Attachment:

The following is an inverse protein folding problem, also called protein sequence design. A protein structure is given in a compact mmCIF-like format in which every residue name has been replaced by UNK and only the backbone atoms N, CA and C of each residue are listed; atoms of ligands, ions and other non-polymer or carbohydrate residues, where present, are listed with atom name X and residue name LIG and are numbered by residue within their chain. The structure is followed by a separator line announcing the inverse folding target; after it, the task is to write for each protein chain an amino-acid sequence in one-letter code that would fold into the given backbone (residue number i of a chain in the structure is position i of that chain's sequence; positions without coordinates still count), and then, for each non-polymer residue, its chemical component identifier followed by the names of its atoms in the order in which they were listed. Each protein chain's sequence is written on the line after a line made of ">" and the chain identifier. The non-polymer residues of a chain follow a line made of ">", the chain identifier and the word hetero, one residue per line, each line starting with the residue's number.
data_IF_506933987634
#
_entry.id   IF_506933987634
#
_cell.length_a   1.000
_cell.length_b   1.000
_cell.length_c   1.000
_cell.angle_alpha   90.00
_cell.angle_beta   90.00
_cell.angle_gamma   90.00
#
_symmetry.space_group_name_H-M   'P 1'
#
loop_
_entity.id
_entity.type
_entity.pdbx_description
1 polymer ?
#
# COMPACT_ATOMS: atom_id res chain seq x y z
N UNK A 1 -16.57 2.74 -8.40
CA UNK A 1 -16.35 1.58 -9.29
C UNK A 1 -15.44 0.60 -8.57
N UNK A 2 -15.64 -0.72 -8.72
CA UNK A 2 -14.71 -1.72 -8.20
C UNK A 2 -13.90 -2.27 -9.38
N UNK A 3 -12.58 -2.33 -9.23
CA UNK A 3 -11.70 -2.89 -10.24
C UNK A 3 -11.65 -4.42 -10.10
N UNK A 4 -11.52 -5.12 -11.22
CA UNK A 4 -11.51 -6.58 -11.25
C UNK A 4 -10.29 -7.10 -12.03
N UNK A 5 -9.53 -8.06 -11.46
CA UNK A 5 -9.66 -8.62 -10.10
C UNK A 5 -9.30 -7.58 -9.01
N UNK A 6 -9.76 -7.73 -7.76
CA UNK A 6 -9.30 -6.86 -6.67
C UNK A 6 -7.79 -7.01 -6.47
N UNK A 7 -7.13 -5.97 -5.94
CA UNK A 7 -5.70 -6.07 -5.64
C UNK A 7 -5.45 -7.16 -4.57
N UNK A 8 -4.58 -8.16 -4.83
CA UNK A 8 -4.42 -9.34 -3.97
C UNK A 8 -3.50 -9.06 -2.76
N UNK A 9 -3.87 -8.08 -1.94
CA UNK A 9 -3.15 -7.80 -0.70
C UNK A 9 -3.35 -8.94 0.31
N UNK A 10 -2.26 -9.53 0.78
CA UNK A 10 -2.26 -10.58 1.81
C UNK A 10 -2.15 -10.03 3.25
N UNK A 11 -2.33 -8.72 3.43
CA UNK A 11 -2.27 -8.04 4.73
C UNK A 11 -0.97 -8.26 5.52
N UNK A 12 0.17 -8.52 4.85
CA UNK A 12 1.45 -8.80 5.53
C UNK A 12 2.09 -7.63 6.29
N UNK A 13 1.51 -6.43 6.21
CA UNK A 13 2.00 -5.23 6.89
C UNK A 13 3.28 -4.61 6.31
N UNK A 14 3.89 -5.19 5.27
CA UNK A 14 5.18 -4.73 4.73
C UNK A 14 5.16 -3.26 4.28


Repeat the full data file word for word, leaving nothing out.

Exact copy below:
The following is an inverse protein folding problem, also called protein sequence design. A protein structure is given in a compact mmCIF-like format in which every residue name has been replaced by UNK and only the backbone atoms N, CA and C of each residue are listed; atoms of ligands, ions and other non-polymer or carbohydrate residues, where present, are listed with atom name X and residue name LIG and are numbered by residue within their chain. The structure is followed by a separator line announcing the inverse folding target; after it, the task is to write for each protein chain an amino-acid sequence in one-letter code that would fold into the given backbone (residue number i of a chain in the structure is position i of that chain's sequence; positions without coordinates still count), and then, for each non-polymer residue, its chemical component identifier followed by the names of its atoms in the order in which they were listed. Each protein chain's sequence is written on the line after a line made of ">" and the chain identifier. The non-polymer residues of a chain follow a line made of ">", the chain identifier and the word hetero, one residue per line, each line starting with the residue's number.
data_IF_506933987634
#
_entry.id   IF_506933987634
#
_cell.length_a   1.000
_cell.length_b   1.000
_cell.length_c   1.000
_cell.angle_alpha   90.00
_cell.angle_beta   90.00
_cell.angle_gamma   90.00
#
_symmetry.space_group_name_H-M   'P 1'
#
loop_
_entity.id
_entity.type
_entity.pdbx_description
1 polymer ?
#
# COMPACT_ATOMS: atom_id res chain seq x y z
N UNK A 1 -16.57 2.74 -8.40
CA UNK A 1 -16.35 1.58 -9.29
C UNK A 1 -15.44 0.60 -8.57
N UNK A 2 -15.64 -0.72 -8.72
CA UNK A 2 -14.71 -1.72 -8.20
C UNK A 2 -13.90 -2.27 -9.38
N UNK A 3 -12.58 -2.33 -9.23
CA UNK A 3 -11.70 -2.89 -10.24
C UNK A 3 -11.65 -4.42 -10.10
N UNK A 4 -11.52 -5.12 -11.22
CA UNK A 4 -11.51 -6.58 -11.25
C UNK A 4 -10.29 -7.10 -12.03
N UNK A 5 -9.53 -8.06 -11.46
CA UNK A 5 -9.66 -8.62 -10.10
C UNK A 5 -9.30 -7.58 -9.01
N UNK A 6 -9.76 -7.73 -7.76
CA UNK A 6 -9.30 -6.86 -6.67
C UNK A 6 -7.79 -7.01 -6.47
N UNK A 7 -7.13 -5.97 -5.94
CA UNK A 7 -5.70 -6.07 -5.64
C UNK A 7 -5.45 -7.16 -4.57
N UNK A 8 -4.58 -8.16 -4.83
CA UNK A 8 -4.42 -9.34 -3.97
C UNK A 8 -3.50 -9.06 -2.76
N UNK A 9 -3.87 -8.08 -1.94
CA UNK A 9 -3.15 -7.80 -0.70
C UNK A 9 -3.35 -8.94 0.31
N UNK A 10 -2.26 -9.53 0.78
CA UNK A 10 -2.26 -10.58 1.81
C UNK A 10 -2.15 -10.03 3.25
N UNK A 11 -2.33 -8.72 3.43
CA UNK A 11 -2.27 -8.04 4.73
C UNK A 11 -0.97 -8.26 5.52
N UNK A 12 0.17 -8.52 4.85
CA UNK A 12 1.45 -8.80 5.53
C UNK A 12 2.09 -7.63 6.29
N UNK A 13 1.51 -6.43 6.21
CA UNK A 13 2.00 -5.23 6.89
C UNK A 13 3.28 -4.61 6.31
N UNK A 14 3.89 -5.19 5.27
CA UNK A 14 5.18 -4.73 4.73
C UNK A 14 5.16 -3.26 4.28